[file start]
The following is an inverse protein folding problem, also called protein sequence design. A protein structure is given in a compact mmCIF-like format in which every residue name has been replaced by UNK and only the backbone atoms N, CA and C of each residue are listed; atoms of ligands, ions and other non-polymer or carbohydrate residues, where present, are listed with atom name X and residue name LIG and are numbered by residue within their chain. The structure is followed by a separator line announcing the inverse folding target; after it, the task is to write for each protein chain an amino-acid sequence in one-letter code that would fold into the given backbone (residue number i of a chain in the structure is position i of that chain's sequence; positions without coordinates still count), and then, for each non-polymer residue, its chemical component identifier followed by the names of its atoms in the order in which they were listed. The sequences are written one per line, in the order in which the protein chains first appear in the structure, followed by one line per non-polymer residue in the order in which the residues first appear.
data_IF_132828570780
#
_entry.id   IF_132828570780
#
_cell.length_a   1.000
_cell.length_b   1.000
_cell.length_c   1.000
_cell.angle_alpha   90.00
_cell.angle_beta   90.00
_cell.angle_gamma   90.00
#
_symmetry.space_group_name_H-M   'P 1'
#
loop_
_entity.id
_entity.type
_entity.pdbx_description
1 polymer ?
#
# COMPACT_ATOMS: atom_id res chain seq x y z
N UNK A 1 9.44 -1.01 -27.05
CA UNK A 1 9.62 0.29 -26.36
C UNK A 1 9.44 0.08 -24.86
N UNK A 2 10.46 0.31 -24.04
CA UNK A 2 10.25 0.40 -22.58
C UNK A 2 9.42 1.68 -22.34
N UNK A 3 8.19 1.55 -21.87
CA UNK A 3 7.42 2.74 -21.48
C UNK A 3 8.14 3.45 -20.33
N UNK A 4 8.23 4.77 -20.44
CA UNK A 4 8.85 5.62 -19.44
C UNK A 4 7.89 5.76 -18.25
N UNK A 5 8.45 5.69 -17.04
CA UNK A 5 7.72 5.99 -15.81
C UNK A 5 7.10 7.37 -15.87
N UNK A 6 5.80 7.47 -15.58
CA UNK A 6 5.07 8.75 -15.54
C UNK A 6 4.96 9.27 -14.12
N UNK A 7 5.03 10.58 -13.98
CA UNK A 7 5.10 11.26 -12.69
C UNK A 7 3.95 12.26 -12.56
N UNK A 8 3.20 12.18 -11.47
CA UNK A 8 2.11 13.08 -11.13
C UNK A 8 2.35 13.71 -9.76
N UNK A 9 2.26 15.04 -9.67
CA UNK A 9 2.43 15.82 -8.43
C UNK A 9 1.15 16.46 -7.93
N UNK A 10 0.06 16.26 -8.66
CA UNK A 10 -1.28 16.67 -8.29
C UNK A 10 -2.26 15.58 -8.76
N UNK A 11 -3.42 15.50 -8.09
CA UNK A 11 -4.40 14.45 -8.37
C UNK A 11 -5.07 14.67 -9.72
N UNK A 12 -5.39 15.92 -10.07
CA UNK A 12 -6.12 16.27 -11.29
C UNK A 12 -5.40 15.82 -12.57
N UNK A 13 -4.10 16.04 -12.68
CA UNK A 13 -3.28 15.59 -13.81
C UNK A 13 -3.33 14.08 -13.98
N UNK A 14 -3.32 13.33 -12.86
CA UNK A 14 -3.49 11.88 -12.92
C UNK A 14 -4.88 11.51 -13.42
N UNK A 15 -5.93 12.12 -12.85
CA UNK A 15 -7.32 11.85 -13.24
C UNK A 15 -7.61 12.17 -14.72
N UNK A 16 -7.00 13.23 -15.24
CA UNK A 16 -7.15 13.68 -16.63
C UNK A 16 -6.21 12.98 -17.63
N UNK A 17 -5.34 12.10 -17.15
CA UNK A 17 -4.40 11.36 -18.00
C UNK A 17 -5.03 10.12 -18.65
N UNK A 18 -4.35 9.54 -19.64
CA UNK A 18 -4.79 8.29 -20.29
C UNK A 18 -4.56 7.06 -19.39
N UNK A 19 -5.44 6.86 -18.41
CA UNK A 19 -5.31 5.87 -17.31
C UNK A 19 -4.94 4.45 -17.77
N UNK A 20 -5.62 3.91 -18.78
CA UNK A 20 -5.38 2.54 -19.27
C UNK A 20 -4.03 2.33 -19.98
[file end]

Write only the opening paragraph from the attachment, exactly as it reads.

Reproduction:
The following is an inverse protein folding problem, also called protein sequence design. A protein structure is given in a compact mmCIF-like format in which every residue name has been replaced by UNK and only the backbone atoms N, CA and C of each residue are listed; atoms of ligands, ions and other non-polymer or carbohydrate residues, where present, are listed with atom name X and residue name LIG and are numbered by residue within their chain. The structure is followed by a separator line announcing the inverse folding target; after it, the task is to write for each protein chain an amino-acid sequence in one-letter code that would fold into the given backbone (residue number i of a chain in the structure is position i of that chain's sequence; positions without coordinates still count), and then, for each non-polymer residue, its chemical component identifier followed by the names of its atoms in the order in which they were listed. The sequences are written one per line, in the order in which the protein chains first appear in the structure, followed by one line per non-polymer residue in the order in which the residues first appear.